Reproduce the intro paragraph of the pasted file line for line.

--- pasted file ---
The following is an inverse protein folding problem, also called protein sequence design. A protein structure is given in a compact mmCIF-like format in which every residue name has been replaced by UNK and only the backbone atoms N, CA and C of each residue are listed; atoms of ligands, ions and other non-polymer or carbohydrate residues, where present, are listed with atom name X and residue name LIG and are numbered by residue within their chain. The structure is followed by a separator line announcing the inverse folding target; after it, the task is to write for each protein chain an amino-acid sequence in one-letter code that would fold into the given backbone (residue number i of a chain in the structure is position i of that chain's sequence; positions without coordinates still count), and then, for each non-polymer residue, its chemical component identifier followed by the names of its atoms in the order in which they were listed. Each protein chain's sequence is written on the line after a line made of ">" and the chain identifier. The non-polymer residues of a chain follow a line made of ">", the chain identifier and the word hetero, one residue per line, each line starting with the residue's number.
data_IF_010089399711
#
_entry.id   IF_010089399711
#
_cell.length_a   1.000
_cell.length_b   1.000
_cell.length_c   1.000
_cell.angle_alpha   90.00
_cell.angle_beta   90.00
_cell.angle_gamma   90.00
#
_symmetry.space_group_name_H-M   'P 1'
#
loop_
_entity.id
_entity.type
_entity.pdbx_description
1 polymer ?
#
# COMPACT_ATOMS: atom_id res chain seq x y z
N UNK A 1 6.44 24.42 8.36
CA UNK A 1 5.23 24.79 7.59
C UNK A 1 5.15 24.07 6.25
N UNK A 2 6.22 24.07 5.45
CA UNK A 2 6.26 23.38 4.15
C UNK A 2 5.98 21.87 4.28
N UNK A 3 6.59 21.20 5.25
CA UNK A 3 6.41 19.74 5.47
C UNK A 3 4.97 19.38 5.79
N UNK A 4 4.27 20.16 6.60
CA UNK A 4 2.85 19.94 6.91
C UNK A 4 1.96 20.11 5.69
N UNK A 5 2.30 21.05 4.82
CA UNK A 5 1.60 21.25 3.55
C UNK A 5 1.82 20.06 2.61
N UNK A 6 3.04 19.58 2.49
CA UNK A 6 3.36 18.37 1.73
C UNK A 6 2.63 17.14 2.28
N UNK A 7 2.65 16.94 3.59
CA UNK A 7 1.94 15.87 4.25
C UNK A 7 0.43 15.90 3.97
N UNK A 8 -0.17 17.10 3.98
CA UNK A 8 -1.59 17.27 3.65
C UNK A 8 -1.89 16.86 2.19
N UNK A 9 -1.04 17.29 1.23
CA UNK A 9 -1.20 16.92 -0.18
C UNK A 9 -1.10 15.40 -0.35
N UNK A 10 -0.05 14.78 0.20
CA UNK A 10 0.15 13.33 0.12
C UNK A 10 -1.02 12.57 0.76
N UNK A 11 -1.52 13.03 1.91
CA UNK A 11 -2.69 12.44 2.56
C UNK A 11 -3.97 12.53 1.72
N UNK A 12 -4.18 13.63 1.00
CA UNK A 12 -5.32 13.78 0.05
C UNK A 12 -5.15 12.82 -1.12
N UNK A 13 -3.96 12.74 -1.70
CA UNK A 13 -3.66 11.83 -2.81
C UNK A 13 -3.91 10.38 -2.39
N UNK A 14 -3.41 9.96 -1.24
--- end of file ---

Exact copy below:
The following is an inverse protein folding problem, also called protein sequence design. A protein structure is given in a compact mmCIF-like format in which every residue name has been replaced by UNK and only the backbone atoms N, CA and C of each residue are listed; atoms of ligands, ions and other non-polymer or carbohydrate residues, where present, are listed with atom name X and residue name LIG and are numbered by residue within their chain. The structure is followed by a separator line announcing the inverse folding target; after it, the task is to write for each protein chain an amino-acid sequence in one-letter code that would fold into the given backbone (residue number i of a chain in the structure is position i of that chain's sequence; positions without coordinates still count), and then, for each non-polymer residue, its chemical component identifier followed by the names of its atoms in the order in which they were listed. Each protein chain's sequence is written on the line after a line made of ">" and the chain identifier. The non-polymer residues of a chain follow a line made of ">", the chain identifier and the word hetero, one residue per line, each line starting with the residue's number.